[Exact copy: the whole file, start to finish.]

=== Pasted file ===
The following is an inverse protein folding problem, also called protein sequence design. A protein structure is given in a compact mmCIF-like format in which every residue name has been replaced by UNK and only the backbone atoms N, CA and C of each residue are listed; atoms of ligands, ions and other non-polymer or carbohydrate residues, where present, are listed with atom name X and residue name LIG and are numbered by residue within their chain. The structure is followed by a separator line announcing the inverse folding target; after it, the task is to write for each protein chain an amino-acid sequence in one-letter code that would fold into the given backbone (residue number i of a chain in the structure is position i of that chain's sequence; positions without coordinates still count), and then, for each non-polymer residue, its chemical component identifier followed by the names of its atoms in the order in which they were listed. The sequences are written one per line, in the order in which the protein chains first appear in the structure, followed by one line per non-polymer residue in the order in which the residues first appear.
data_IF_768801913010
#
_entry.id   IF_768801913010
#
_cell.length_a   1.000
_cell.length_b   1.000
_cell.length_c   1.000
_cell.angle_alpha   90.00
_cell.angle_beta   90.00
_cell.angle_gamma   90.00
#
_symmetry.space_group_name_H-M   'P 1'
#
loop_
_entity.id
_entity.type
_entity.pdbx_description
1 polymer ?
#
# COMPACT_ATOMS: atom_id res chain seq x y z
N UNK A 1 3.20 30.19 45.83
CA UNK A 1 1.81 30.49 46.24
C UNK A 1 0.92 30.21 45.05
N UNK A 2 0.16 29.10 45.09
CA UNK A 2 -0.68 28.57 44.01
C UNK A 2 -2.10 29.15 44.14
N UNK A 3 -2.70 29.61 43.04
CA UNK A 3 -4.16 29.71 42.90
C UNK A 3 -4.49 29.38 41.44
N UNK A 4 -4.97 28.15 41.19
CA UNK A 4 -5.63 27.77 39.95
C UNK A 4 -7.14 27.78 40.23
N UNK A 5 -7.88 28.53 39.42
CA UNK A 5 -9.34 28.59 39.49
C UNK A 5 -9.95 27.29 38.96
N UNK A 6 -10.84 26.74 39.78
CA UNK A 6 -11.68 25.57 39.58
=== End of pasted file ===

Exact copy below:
The following is an inverse protein folding problem, also called protein sequence design. A protein structure is given in a compact mmCIF-like format in which every residue name has been replaced by UNK and only the backbone atoms N, CA and C of each residue are listed; atoms of ligands, ions and other non-polymer or carbohydrate residues, where present, are listed with atom name X and residue name LIG and are numbered by residue within their chain. The structure is followed by a separator line announcing the inverse folding target; after it, the task is to write for each protein chain an amino-acid sequence in one-letter code that would fold into the given backbone (residue number i of a chain in the structure is position i of that chain's sequence; positions without coordinates still count), and then, for each non-polymer residue, its chemical component identifier followed by the names of its atoms in the order in which they were listed. The sequences are written one per line, in the order in which the protein chains first appear in the structure, followed by one line per non-polymer residue in the order in which the residues first appear.
data_IF_768801913010
#
_entry.id   IF_768801913010
#
_cell.length_a   1.000
_cell.length_b   1.000
_cell.length_c   1.000
_cell.angle_alpha   90.00
_cell.angle_beta   90.00
_cell.angle_gamma   90.00
#
_symmetry.space_group_name_H-M   'P 1'
#
loop_
_entity.id
_entity.type
_entity.pdbx_description
1 polymer ?
#
# COMPACT_ATOMS: atom_id res chain seq x y z
N UNK A 1 3.20 30.19 45.83
CA UNK A 1 1.81 30.49 46.24
C UNK A 1 0.92 30.21 45.05
N UNK A 2 0.16 29.10 45.09
CA UNK A 2 -0.68 28.57 44.01
C UNK A 2 -2.10 29.15 44.14
N UNK A 3 -2.70 29.61 43.04
CA UNK A 3 -4.16 29.71 42.90
C UNK A 3 -4.49 29.38 41.44
N UNK A 4 -4.97 28.15 41.19
CA UNK A 4 -5.63 27.77 39.95
C UNK A 4 -7.14 27.78 40.23
N UNK A 5 -7.88 28.53 39.42
CA UNK A 5 -9.34 28.59 39.49
C UNK A 5 -9.95 27.29 38.96
N UNK A 6 -10.84 26.74 39.78
CA UNK A 6 -11.68 25.57 39.58